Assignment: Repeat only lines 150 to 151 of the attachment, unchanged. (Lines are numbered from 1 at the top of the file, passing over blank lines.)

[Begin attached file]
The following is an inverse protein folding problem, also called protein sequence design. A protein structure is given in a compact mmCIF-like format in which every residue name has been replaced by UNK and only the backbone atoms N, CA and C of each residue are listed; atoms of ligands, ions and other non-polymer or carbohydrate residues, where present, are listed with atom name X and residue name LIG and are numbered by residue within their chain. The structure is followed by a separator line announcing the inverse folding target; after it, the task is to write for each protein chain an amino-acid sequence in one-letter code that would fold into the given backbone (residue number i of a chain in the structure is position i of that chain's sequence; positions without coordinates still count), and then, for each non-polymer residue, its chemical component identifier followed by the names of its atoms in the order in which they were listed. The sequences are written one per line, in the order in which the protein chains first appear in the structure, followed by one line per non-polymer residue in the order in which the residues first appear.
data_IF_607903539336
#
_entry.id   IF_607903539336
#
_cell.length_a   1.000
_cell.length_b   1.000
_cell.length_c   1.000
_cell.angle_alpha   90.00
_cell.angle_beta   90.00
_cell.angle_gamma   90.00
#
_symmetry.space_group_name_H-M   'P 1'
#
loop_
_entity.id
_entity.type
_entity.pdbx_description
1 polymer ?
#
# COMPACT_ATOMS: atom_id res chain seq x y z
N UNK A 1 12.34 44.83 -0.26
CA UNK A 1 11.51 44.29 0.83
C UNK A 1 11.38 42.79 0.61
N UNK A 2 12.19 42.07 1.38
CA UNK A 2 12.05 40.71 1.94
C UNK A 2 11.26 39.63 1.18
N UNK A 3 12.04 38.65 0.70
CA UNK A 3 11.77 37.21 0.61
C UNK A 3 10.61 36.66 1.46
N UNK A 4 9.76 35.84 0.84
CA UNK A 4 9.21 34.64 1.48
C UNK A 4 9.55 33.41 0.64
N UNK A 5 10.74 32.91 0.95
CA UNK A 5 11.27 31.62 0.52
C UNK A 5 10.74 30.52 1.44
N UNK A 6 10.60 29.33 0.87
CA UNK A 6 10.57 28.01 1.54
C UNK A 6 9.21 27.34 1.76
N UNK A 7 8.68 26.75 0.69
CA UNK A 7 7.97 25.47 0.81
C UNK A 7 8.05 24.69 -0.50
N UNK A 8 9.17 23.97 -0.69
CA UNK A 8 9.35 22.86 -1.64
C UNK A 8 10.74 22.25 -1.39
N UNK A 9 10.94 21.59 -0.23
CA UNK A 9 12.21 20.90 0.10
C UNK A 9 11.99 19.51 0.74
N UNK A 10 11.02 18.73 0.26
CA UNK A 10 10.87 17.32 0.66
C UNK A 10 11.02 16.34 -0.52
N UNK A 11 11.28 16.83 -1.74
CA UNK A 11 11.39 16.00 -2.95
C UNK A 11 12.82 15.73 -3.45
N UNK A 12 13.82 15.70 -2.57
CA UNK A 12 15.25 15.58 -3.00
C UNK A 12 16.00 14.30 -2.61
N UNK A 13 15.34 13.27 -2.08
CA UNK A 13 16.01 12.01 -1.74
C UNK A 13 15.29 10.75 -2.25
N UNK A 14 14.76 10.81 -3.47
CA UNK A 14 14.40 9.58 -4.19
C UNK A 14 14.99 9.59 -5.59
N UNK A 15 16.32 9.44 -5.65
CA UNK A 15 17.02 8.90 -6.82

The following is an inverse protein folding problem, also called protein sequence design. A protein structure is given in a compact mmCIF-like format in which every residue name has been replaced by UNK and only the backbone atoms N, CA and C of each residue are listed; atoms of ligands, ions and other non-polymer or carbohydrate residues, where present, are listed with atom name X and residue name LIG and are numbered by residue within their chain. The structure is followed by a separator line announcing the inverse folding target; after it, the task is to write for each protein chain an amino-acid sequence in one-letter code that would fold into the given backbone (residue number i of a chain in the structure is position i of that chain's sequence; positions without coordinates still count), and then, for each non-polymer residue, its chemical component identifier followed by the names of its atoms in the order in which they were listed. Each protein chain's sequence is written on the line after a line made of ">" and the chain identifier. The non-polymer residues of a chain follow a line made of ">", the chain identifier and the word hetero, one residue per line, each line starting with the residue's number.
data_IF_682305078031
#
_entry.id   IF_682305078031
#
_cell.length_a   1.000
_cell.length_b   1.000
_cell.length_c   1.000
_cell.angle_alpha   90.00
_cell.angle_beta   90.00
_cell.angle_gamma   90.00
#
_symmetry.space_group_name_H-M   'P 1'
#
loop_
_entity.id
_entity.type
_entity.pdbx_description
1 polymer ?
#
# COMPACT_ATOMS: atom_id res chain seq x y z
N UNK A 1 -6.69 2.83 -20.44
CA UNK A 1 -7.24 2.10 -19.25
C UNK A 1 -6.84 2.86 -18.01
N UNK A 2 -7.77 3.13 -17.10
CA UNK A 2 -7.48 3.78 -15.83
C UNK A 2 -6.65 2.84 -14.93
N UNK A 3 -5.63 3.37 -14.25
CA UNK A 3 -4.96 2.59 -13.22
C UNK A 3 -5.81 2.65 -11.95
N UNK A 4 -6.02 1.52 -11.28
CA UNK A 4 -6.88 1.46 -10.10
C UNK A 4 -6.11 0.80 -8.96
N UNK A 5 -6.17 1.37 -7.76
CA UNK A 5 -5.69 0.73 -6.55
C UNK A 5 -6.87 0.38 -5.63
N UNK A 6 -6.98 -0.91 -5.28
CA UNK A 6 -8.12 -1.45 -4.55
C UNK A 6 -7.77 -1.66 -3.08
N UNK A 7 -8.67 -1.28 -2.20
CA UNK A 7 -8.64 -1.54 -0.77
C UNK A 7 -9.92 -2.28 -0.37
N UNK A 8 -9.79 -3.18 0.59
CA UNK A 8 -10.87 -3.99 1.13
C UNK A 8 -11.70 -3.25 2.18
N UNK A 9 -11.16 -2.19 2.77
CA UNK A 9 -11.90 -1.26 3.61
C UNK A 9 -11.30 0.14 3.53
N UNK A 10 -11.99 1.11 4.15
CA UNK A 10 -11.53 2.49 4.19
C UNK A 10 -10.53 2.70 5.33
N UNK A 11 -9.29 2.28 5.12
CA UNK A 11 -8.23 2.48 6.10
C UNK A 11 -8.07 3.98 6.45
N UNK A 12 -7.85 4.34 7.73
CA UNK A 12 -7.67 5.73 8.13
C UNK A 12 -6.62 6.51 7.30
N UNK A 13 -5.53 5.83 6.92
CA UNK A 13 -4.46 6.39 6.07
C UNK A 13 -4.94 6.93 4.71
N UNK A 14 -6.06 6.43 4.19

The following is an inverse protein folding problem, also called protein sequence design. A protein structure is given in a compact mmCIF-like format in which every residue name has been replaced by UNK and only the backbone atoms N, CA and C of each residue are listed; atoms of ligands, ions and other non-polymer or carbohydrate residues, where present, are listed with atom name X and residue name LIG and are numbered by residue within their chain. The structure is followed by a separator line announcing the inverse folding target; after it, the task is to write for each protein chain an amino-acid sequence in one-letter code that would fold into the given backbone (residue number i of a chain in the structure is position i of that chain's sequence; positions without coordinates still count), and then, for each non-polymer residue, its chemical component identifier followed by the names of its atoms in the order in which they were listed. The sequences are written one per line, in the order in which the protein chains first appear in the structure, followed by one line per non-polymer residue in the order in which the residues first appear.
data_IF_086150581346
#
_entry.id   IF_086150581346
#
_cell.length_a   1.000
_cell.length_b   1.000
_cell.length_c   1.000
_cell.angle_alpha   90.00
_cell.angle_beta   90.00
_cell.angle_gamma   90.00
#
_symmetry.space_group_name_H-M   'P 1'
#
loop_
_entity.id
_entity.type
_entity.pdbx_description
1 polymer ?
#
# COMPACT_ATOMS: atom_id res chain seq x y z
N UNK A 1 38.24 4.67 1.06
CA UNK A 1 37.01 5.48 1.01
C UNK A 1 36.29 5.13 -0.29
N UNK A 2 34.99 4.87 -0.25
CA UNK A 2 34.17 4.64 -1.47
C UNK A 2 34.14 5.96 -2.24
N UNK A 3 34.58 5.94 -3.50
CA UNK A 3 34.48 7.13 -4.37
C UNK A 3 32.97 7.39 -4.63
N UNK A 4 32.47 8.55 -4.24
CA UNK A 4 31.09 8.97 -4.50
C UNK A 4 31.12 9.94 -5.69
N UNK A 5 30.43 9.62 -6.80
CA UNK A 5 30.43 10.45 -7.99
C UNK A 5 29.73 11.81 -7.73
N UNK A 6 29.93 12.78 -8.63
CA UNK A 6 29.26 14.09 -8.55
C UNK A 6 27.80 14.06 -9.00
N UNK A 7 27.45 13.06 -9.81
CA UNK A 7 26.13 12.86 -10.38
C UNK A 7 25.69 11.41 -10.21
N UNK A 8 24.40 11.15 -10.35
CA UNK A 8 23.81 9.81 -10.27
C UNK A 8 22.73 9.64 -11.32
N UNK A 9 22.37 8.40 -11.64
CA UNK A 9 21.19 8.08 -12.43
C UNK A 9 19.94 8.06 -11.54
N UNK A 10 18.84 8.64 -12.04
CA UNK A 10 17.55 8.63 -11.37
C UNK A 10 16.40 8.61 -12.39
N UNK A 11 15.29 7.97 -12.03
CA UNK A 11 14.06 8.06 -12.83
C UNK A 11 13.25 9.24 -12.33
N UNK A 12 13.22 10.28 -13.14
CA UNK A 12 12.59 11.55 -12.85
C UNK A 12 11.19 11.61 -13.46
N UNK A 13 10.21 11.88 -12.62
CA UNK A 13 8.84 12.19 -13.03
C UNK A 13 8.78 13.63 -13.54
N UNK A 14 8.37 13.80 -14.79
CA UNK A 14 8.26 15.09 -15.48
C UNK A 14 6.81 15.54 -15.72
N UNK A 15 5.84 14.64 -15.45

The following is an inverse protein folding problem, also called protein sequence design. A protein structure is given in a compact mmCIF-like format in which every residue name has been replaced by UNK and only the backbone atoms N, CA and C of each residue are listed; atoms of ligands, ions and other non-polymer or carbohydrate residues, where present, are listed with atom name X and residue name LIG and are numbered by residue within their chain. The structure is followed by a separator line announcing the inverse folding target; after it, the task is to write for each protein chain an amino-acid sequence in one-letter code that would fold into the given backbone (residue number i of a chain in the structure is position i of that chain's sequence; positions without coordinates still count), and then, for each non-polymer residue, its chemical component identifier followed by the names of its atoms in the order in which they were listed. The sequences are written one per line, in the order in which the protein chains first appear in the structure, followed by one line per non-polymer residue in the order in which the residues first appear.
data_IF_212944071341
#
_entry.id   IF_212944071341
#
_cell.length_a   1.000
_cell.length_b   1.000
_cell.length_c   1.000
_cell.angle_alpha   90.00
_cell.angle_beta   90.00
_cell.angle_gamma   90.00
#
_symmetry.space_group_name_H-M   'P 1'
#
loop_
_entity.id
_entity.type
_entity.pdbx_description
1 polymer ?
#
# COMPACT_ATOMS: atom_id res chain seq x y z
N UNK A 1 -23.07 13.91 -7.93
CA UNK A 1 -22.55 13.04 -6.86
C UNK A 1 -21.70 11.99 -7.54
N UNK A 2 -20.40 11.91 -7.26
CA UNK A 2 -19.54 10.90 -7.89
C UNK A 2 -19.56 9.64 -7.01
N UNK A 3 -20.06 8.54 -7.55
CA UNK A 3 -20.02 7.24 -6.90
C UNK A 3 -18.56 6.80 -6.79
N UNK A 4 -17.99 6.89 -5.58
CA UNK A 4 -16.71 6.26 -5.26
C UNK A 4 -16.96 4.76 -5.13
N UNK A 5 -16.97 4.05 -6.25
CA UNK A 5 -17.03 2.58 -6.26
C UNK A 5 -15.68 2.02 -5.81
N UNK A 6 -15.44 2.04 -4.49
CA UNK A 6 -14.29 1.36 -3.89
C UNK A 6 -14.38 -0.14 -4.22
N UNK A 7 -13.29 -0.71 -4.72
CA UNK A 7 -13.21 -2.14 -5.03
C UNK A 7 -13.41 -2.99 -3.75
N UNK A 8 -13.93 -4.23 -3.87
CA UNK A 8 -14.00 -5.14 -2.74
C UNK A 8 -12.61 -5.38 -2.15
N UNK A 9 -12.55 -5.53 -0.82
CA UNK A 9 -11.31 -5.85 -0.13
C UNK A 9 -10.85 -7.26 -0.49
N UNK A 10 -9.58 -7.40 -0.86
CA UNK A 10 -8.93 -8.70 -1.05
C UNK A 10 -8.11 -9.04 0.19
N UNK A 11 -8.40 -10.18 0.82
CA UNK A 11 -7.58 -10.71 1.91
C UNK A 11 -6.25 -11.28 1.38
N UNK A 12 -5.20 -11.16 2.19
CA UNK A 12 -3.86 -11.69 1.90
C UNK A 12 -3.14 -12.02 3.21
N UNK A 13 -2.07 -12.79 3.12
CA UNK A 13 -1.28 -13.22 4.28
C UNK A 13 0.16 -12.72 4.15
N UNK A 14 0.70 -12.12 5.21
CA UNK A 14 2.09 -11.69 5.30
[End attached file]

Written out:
C UNK A 1 36.29 5.13 -0.29
N UNK A 2 34.99 4.87 -0.25